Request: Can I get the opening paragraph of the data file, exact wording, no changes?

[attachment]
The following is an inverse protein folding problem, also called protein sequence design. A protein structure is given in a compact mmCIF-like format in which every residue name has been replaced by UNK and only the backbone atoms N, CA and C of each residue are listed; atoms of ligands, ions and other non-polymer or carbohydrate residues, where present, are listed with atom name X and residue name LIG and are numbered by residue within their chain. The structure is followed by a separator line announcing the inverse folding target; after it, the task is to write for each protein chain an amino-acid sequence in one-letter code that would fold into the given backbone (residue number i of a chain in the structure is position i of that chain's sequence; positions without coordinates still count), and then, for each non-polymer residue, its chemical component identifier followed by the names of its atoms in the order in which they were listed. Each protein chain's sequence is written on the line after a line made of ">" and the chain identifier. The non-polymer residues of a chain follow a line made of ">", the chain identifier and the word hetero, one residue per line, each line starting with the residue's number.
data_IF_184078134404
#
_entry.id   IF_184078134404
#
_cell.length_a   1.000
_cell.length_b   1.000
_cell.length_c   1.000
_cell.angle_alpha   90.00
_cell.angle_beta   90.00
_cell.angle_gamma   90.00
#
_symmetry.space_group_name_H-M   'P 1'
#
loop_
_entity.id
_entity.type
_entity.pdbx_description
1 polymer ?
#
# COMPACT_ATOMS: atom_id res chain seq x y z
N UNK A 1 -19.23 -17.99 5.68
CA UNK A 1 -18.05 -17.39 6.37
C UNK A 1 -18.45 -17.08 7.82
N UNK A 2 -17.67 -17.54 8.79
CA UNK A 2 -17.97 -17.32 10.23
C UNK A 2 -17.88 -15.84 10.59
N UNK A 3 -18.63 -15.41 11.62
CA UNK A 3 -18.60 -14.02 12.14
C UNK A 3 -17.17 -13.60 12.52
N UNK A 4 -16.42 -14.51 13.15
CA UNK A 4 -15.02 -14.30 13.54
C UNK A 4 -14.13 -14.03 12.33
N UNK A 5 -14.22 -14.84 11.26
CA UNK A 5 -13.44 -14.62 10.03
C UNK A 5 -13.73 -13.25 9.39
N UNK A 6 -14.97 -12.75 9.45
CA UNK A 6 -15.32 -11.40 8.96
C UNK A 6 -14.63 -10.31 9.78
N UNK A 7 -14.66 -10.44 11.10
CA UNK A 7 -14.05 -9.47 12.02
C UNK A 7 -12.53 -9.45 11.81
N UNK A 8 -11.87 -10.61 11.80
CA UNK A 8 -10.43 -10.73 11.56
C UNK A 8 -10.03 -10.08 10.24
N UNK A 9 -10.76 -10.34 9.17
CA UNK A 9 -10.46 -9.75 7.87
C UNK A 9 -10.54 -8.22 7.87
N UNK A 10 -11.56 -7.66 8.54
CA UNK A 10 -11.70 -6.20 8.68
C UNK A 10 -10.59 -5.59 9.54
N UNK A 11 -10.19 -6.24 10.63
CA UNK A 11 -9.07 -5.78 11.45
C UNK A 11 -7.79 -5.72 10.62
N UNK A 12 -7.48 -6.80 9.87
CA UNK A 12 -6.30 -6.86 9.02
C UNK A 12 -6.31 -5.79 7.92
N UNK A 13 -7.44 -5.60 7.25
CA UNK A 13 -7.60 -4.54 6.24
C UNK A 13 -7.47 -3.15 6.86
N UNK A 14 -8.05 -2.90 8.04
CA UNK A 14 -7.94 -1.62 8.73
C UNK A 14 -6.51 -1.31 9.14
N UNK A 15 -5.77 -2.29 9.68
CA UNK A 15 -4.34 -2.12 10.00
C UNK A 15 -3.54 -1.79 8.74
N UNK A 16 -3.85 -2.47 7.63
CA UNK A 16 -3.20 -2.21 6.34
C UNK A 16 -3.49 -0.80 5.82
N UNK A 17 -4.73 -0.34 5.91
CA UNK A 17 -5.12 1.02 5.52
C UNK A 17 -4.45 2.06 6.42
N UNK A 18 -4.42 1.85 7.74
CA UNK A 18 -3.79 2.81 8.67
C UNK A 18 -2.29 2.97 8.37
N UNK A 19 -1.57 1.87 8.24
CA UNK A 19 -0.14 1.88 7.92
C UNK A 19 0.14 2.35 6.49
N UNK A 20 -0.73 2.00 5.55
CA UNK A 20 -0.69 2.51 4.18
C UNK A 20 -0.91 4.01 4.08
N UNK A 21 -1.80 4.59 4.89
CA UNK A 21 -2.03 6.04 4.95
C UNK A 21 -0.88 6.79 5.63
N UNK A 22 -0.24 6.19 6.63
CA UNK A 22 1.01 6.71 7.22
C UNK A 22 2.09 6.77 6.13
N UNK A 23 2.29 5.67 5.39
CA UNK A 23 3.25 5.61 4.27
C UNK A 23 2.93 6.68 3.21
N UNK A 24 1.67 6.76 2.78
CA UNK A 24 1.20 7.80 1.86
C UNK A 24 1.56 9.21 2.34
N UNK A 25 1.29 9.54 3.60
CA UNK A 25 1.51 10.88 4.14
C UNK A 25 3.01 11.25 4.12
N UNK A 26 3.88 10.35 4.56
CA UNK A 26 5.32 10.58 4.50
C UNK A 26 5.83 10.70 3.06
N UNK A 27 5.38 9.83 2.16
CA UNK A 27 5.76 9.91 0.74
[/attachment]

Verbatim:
The following is an inverse protein folding problem, also called protein sequence design. A protein structure is given in a compact mmCIF-like format in which every residue name has been replaced by UNK and only the backbone atoms N, CA and C of each residue are listed; atoms of ligands, ions and other non-polymer or carbohydrate residues, where present, are listed with atom name X and residue name LIG and are numbered by residue within their chain. The structure is followed by a separator line announcing the inverse folding target; after it, the task is to write for each protein chain an amino-acid sequence in one-letter code that would fold into the given backbone (residue number i of a chain in the structure is position i of that chain's sequence; positions without coordinates still count), and then, for each non-polymer residue, its chemical component identifier followed by the names of its atoms in the order in which they were listed. Each protein chain's sequence is written on the line after a line made of ">" and the chain identifier. The non-polymer residues of a chain follow a line made of ">", the chain identifier and the word hetero, one residue per line, each line starting with the residue's number.